Therapy has been developed for the prevention of disease in infants
The European Medicines Agency’s Committee for Medicinal Products for Human Use (CHMP) has adopted a positive opinion for Beyfortus for the prevention of respiratory syncytial virus (RSV) lower respiratory tract disease in newborns and infants.
If approved, Beyfortus – also known as nirsevimab – would be the first and only single-dose passive immunisation for the wider infant population, including those born healthy, at term or preterm, or with specific health conditions. Beyfortus is being developed jointly by Sanofi and AstraZeneca.
The CHMP based its positive opinion on results from the Beyfortus clinical development program, including the MELODY and phase 2b trials.
During the MELODY and phase 2b trials, Beyfortus met its primary endpoint of reducing the incidence of medically attended lower respiratory tract infections (LRTI) caused by RSV during the RSV season versus placebo with a single dose. The safety profile of Beyfortus was similar to placebo. Beyfortus also demonstrated a comparable safety and tolerability profile to palivizumab in the MEDLEY trial.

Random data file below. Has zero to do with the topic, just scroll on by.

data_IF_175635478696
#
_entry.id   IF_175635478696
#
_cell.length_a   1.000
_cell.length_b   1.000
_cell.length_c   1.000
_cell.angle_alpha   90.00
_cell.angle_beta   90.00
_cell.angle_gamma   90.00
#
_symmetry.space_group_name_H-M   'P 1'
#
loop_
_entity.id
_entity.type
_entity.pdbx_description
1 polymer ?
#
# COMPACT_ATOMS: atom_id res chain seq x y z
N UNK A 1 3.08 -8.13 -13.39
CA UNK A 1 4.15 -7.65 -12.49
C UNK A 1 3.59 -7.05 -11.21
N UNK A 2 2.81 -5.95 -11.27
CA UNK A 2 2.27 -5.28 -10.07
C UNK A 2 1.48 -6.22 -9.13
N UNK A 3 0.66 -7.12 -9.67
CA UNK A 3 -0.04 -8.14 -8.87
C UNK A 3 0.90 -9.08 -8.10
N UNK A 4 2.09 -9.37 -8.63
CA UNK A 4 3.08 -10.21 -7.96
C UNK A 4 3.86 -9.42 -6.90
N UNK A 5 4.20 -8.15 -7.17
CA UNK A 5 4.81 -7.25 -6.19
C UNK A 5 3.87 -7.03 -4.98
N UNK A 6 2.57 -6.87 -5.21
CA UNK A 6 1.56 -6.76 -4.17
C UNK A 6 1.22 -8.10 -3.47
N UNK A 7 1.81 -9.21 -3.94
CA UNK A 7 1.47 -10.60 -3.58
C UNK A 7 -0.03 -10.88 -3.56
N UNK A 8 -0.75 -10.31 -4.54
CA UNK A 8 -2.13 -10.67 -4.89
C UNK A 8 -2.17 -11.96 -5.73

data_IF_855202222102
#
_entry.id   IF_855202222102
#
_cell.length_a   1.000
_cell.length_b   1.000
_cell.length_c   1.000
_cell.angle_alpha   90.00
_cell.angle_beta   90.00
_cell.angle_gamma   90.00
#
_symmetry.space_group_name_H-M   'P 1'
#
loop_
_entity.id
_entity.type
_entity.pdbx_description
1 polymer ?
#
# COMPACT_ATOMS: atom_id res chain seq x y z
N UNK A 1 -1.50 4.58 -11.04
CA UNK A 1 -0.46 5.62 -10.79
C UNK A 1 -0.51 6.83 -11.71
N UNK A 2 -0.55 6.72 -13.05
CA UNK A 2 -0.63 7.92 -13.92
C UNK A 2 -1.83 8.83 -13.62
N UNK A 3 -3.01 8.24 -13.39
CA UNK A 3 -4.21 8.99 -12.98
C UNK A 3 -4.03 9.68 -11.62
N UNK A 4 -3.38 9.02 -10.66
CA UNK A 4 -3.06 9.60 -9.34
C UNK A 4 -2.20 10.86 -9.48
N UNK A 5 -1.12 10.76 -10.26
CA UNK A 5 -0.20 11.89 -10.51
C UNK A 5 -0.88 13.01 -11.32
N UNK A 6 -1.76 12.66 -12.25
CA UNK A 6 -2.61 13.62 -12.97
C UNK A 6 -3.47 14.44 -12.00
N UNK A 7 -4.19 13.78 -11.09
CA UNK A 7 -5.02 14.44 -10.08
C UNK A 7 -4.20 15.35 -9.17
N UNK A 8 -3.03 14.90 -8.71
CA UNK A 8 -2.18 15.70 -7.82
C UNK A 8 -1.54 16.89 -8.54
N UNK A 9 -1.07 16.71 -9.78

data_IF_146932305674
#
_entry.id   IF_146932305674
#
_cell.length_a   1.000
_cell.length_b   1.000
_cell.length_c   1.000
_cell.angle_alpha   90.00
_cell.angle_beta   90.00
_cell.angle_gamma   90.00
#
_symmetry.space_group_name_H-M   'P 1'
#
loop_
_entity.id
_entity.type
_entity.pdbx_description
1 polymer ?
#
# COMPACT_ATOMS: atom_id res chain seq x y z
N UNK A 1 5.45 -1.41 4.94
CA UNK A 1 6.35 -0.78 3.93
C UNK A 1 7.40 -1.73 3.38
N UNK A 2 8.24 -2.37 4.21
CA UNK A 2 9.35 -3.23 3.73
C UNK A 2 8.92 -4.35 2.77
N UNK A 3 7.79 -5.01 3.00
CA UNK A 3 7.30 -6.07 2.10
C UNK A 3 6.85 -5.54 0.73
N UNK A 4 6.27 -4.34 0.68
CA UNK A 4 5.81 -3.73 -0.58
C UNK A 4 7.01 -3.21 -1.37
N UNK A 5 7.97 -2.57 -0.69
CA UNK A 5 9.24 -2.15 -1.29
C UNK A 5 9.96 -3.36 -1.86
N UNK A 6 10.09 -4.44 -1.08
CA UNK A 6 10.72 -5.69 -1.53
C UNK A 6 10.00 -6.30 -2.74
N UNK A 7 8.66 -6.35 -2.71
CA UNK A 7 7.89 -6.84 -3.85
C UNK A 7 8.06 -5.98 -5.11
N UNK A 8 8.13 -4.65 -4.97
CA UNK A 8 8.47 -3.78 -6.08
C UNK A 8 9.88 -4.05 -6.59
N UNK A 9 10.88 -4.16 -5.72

Jean-François Toussaint, global head of research and development vaccines at Sanofi, explained: “Today’s positive CHMP opinion is one of the most significant public health achievements in RSV in decades and has the potential to alleviate the enormous physical and emotional burden that RSV can place on families and healthcare systems. With this endorsement, we are one step closer to achieving our goal of protecting all infants against RSV with a single dose.”
Iskra Reic, executive vice president, vaccines and immune therapies at AstraZeneca, added: “This positive CHMP opinion underscores Beyfortus’ potential as a ground-breaking, first-in-class passive immunisation that could transform the medical community’s approach to RSV prevention in infants.”
RSV is the most common cause of LRTIs and a leading cause of hospitalisation in all infants, with most occurring in infants born healthy and at term. Currently there is no preventative option available for all infants and treatment is limited to symptomatic relief.